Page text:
How The Music Industry Could Be Saved By Blockchain

POSTED BY   Sarah Etling
5th July 2017
fi How The Music Industry Could Be Saved By Blockchain | TDMB Tech

How The Music Industry Could Be Saved By Blockchain

by Amy Bennie

The music industry isn’t in great form at the minute, revenues are dipping due to ongoing piracy and illegal use of content, and artists are out of pocket since streaming services like Spotify have been inadequately compensating for the use of their music.


A recent article written by musician Imogen Heap has opened the eyes of many to the possibility that blockchain might be the key to saving the current state of the music industry. So let’s take a look at the three ways that blockchain can help.

1. Rights

Whilst a single artist or band’s name might be attributed to a song or a piece of music, it is extremely difficult to clarify who owns the rights to the recording. From the singer, writer, producer, record label and the many other people that contribute to a single song, rights need to be given to all. This is where blockchain comes in. A ledger would store a digital fingerprint of each song registered within the blockchain, including the rights to the everything from lyrics, music, cover art and distribution and the percentage of royalties each will receive. All of these contributors currently have their own separate databases to keep track of who owns the rights to the music, but none of these databases links to each other. Blockchain allows the data to be accessed by all parties but cannot be edited, making the process clear and simple.

2. Middle Men

If a company wants to use a particular song, it isn’t as simple as just as just downloading and using it. Take a filmmaker, for example. If they have a piece of music they want to use on their project, weeks of paperwork through external bodies would have to be completed in order to get a license to use the music and the artist then has to agree to the terms of use. Smart Contracts that can be accessed by both parties would deal with this instantly and would cut the process time and cost down hugely.

Similarly, if an artist’s music gets played on the radio or on a streaming service, it can take over a year for the royalties payment to reach their bank account, and many middle men such as record labels and streaming services often take a huge cut of royalties first, which leaves the artists and songwriters with a very small percentage of the profits. By using blockchain, the payment can be sent directly to the artist instead of through a long chain of middlemen who all take their cut. Ujo music is a new business opening this month that will be focussing on doing just that: once music is downloaded, the payments are automatically sent to the artist and collaborators. This means that many smaller or new musicians will be able to make money without big corporations taking a huge cut.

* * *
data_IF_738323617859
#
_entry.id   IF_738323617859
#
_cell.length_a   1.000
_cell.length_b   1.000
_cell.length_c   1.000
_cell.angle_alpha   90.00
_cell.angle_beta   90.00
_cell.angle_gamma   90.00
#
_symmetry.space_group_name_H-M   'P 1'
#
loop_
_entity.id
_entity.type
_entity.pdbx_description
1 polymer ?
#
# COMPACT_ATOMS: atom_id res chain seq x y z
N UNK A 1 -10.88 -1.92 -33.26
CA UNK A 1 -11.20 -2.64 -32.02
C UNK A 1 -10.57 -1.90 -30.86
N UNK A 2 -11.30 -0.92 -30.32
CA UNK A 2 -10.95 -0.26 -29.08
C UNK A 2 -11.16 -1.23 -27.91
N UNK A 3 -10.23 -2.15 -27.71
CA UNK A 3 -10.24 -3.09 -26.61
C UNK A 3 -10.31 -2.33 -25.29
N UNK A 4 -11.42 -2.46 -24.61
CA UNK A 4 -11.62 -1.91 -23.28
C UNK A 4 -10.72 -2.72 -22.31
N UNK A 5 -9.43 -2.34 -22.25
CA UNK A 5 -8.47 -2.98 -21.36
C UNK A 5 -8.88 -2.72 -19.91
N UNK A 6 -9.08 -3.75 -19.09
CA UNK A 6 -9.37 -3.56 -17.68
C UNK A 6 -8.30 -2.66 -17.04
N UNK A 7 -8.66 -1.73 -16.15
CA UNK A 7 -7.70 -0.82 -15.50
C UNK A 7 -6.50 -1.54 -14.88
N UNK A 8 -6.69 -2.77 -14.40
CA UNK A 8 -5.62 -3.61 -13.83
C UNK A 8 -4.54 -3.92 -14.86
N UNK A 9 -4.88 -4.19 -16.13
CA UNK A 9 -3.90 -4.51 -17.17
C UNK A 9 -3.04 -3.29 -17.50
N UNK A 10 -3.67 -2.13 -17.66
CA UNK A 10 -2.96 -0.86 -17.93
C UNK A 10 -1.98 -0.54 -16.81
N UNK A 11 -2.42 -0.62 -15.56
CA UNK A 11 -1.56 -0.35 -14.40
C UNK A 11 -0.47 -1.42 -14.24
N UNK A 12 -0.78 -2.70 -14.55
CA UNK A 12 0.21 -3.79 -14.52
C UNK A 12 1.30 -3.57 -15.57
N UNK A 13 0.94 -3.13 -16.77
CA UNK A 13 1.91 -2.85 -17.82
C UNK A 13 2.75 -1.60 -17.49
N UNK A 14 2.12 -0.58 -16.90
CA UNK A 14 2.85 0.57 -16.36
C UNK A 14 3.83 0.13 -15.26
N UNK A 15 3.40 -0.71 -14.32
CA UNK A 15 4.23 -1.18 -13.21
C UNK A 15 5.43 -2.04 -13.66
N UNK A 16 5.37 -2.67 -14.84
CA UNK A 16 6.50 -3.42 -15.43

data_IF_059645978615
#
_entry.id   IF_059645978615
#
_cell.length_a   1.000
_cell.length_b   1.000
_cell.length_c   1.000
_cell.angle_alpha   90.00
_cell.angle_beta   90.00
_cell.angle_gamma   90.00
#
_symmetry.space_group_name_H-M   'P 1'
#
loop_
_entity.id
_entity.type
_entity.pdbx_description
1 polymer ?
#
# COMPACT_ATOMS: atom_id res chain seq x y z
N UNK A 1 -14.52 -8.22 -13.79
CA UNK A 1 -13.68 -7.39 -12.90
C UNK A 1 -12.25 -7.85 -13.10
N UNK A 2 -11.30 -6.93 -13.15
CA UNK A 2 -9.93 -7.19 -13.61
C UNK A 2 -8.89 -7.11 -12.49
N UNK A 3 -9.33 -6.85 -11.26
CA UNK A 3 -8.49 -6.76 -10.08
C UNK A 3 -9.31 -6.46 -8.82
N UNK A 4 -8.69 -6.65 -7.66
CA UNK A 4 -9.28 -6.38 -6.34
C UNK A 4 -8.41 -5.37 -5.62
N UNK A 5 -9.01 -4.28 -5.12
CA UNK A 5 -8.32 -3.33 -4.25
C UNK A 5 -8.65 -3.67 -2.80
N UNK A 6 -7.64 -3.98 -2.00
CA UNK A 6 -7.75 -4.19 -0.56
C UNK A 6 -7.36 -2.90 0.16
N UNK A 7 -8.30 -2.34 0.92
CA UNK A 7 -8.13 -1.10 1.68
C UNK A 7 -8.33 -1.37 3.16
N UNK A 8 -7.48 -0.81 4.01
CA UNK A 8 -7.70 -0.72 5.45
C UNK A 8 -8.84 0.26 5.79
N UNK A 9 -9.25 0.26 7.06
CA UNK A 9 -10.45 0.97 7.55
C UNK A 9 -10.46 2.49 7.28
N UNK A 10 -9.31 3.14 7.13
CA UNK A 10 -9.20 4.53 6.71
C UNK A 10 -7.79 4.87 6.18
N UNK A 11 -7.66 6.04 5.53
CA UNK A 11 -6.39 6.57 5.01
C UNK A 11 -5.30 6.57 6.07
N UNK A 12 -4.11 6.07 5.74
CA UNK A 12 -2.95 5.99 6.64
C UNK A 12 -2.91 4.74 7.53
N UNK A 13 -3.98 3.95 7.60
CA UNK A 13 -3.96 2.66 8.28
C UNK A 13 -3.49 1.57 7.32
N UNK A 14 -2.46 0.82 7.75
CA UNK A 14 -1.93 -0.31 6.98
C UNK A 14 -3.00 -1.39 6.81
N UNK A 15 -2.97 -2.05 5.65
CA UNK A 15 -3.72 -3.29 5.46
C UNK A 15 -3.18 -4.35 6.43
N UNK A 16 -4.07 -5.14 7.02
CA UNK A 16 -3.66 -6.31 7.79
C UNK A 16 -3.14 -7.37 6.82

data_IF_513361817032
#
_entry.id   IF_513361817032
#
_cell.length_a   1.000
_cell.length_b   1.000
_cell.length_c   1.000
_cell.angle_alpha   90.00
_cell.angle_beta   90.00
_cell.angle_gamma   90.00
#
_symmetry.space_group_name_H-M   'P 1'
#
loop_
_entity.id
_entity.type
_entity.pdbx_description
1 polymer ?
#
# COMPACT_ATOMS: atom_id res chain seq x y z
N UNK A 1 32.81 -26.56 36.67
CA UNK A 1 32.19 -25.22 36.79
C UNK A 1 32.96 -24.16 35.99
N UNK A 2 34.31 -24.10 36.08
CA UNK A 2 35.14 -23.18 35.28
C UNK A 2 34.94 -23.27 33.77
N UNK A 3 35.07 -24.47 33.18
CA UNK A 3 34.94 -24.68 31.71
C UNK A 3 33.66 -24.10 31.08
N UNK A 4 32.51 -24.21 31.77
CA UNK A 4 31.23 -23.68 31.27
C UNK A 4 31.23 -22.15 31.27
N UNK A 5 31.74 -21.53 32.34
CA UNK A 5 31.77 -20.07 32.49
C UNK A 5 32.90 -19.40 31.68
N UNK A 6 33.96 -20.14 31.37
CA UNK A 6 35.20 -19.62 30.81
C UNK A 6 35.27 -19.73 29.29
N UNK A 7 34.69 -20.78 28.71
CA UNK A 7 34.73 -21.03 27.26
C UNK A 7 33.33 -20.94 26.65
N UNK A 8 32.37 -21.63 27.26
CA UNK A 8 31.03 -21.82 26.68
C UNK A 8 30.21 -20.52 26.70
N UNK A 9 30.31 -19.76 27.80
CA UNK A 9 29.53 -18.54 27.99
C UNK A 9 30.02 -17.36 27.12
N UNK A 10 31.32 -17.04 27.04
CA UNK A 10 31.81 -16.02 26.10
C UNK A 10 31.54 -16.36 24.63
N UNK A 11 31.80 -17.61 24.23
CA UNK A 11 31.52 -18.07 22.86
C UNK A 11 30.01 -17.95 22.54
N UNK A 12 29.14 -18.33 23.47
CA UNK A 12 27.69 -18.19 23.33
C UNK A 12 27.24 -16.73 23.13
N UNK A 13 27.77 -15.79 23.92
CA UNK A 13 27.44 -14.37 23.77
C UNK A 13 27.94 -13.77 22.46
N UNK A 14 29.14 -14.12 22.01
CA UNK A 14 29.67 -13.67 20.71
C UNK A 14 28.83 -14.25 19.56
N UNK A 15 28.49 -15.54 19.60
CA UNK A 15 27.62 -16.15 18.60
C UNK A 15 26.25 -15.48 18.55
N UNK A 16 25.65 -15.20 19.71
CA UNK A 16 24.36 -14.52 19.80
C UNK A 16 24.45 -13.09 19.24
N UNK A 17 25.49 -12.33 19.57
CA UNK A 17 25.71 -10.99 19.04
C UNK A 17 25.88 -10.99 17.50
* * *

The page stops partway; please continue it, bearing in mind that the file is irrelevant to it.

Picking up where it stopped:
3. Piracy

Buying music has long been a thing of the past. From torrents, to ‘ripping’ music off youtube, to using a free Spotify account, there are so many ways to access music without paying for it, whether legal or not. Each time a user downloads music through free or illegal sources, the revenue of the industry as a whole to decreases.

Platforms such as Pledge Music and Peer Tracks are both companies using blockchain to combat piracy. Songs are uploaded to a blockchain database which fans then pay to access. Every instance of a song played creates a unique record on the blockchain. Any content that is illegally removed or ‘ripped’ from the codec would be unreadable to the player making illegal downloading useless. The platform is designed not only to prevent piracy but to bring artists and fans closer together as musicians can identify their biggest fans through their engagement with material using the blockchain, and offer them rewards such as free tickets and music.

'Musicians can identify their biggest fans through their engagement with material using the blockchain, and offer them rewards such as free tickets and music.'Click To Tweet

It has been clear for years that the music industry has not been able to keep up with technological advancements and new ways of listening to music. It needs a drastic change to keep up with the times and it seems blockchain has the answer to some of the biggest issues the industry is facing.


How The Music Industry Could Be Saved By Blockchain

Sarah Etling

Sarah Elting is Head of Marketing at TDMB. Following a degree in Marketing, she headed to Italy to start up a property consultancy. On her return to colder climates, she embarked on a marketing and creative journey that over the course of 12 years evolved from launching paint collections to heading up the marketing of a successful PropTech start-up and becoming CIM qualified. Sarah now writes about all aspects of strategic marketing and technology and continues to be interested in Property.

Get in Touch With Sarah Etling

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